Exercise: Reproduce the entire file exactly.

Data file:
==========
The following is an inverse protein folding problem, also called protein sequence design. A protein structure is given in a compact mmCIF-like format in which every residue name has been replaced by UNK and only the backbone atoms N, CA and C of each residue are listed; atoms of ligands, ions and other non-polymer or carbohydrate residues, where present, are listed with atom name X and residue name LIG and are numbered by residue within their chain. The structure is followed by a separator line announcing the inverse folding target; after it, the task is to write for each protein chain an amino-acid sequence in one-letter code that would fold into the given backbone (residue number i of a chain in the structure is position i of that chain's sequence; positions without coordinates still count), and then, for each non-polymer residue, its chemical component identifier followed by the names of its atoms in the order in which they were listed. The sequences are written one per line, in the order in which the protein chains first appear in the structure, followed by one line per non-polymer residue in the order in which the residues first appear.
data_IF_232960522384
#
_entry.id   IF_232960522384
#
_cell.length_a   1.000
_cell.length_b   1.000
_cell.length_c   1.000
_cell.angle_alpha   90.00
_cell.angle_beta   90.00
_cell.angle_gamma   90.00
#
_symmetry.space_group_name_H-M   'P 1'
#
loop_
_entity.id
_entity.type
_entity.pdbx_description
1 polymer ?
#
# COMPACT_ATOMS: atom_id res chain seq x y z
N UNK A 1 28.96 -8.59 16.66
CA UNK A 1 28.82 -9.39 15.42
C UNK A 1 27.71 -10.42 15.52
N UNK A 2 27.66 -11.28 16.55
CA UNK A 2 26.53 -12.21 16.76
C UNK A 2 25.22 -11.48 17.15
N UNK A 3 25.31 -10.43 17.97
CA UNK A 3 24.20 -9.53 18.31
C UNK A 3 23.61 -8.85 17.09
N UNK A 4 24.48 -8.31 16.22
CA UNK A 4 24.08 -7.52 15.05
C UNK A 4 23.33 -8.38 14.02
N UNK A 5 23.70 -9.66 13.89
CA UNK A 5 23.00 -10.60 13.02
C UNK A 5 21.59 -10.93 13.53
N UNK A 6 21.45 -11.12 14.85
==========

The following is an inverse protein folding problem, also called protein sequence design. A protein structure is given in a compact mmCIF-like format in which every residue name has been replaced by UNK and only the backbone atoms N, CA and C of each residue are listed; atoms of ligands, ions and other non-polymer or carbohydrate residues, where present, are listed with atom name X and residue name LIG and are numbered by residue within their chain. The structure is followed by a separator line announcing the inverse folding target; after it, the task is to write for each protein chain an amino-acid sequence in one-letter code that would fold into the given backbone (residue number i of a chain in the structure is position i of that chain's sequence; positions without coordinates still count), and then, for each non-polymer residue, its chemical component identifier followed by the names of its atoms in the order in which they were listed. The sequences are written one per line, in the order in which the protein chains first appear in the structure, followed by one line per non-polymer residue in the order in which the residues first appear.
data_IF_232960522384
#
_entry.id   IF_232960522384
#
_cell.length_a   1.000
_cell.length_b   1.000
_cell.length_c   1.000
_cell.angle_alpha   90.00
_cell.angle_beta   90.00
_cell.angle_gamma   90.00
#
_symmetry.space_group_name_H-M   'P 1'
#
loop_
_entity.id
_entity.type
_entity.pdbx_description
1 polymer ?
#
# COMPACT_ATOMS: atom_id res chain seq x y z
N UNK A 1 28.96 -8.59 16.66
CA UNK A 1 28.82 -9.39 15.42
C UNK A 1 27.71 -10.42 15.52
N UNK A 2 27.66 -11.28 16.55
CA UNK A 2 26.53 -12.21 16.76
C UNK A 2 25.22 -11.48 17.15
N UNK A 3 25.31 -10.43 17.97
CA UNK A 3 24.20 -9.53 18.31
C UNK A 3 23.61 -8.85 17.09
N UNK A 4 24.48 -8.31 16.22
CA UNK A 4 24.08 -7.52 15.05
C UNK A 4 23.33 -8.38 14.02
N UNK A 5 23.70 -9.66 13.89
CA UNK A 5 23.00 -10.60 13.02
C UNK A 5 21.59 -10.93 13.53
N UNK A 6 21.45 -11.12 14.85